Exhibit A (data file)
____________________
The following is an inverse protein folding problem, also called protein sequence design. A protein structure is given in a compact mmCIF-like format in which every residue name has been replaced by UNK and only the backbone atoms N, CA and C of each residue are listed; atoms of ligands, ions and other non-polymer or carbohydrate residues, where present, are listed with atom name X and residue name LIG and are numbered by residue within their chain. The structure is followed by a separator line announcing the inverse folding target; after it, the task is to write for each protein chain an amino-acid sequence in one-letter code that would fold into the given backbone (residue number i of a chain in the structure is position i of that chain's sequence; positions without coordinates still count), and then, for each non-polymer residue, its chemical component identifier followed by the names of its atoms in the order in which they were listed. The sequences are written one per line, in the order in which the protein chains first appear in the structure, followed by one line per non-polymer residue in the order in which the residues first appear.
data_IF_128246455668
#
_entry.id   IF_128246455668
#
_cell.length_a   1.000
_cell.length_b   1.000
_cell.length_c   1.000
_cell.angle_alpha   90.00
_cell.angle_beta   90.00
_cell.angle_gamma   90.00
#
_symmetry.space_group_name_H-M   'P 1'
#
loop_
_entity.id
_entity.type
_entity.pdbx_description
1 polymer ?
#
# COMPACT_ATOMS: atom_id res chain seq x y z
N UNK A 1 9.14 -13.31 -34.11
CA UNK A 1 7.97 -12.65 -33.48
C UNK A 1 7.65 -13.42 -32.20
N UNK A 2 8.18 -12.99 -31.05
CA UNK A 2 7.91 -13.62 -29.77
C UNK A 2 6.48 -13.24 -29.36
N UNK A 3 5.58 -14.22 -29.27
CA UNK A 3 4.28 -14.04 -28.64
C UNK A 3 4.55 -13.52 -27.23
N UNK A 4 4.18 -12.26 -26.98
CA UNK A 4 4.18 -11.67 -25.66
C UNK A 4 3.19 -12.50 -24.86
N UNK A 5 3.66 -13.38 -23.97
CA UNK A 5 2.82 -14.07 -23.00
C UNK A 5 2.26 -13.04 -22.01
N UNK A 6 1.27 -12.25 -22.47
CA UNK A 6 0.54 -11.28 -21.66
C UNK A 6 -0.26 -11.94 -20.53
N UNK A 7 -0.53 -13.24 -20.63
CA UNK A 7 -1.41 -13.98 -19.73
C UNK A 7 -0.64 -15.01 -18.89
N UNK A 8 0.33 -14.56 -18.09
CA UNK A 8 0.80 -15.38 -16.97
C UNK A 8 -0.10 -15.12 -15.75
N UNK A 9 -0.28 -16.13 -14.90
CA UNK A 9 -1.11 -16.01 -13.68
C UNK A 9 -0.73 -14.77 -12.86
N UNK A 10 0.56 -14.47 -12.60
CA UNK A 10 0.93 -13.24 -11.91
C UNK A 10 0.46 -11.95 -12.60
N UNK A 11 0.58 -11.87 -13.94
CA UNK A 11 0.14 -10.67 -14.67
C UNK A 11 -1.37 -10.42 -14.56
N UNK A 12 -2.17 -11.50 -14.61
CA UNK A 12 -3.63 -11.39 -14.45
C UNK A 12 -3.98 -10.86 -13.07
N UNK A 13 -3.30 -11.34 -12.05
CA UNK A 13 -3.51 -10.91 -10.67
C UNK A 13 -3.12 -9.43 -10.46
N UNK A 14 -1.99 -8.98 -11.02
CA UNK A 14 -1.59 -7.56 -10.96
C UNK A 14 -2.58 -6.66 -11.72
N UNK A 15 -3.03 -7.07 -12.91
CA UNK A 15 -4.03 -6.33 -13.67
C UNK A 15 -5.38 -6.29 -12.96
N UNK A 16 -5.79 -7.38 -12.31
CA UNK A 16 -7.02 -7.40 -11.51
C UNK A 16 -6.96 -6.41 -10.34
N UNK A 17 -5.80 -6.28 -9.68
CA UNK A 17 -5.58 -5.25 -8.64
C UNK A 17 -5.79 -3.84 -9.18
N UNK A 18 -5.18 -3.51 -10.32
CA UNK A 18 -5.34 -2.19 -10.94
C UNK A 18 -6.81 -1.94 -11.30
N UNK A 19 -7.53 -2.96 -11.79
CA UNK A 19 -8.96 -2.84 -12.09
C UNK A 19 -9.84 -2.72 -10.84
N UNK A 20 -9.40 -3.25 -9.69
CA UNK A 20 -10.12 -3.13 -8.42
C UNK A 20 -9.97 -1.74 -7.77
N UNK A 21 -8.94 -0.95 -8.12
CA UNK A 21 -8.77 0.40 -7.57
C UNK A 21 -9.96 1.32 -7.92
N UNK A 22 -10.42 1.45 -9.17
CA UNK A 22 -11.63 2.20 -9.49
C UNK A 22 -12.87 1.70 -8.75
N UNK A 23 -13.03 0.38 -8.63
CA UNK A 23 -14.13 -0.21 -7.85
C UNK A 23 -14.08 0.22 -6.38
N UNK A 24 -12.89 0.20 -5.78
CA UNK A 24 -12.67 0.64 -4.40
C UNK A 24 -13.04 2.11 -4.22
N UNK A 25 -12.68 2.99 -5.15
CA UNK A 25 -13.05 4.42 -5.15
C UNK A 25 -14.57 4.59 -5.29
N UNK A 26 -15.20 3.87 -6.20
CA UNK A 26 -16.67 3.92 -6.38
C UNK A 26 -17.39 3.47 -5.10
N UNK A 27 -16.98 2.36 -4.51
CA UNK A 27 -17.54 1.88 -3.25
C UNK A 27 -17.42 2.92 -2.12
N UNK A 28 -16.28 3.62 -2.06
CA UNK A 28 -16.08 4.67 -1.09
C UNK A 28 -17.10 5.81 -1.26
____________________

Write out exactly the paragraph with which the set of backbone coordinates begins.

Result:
The following is an inverse protein folding problem, also called protein sequence design. A protein structure is given in a compact mmCIF-like format in which every residue name has been replaced by UNK and only the backbone atoms N, CA and C of each residue are listed; atoms of ligands, ions and other non-polymer or carbohydrate residues, where present, are listed with atom name X and residue name LIG and are numbered by residue within their chain. The structure is followed by a separator line announcing the inverse folding target; after it, the task is to write for each protein chain an amino-acid sequence in one-letter code that would fold into the given backbone (residue number i of a chain in the structure is position i of that chain's sequence; positions without coordinates still count), and then, for each non-polymer residue, its chemical component identifier followed by the names of its atoms in the order in which they were listed. The sequences are written one per line, in the order in which the protein chains first appear in the structure, followed by one line per non-polymer residue in the order in which the residues first appear.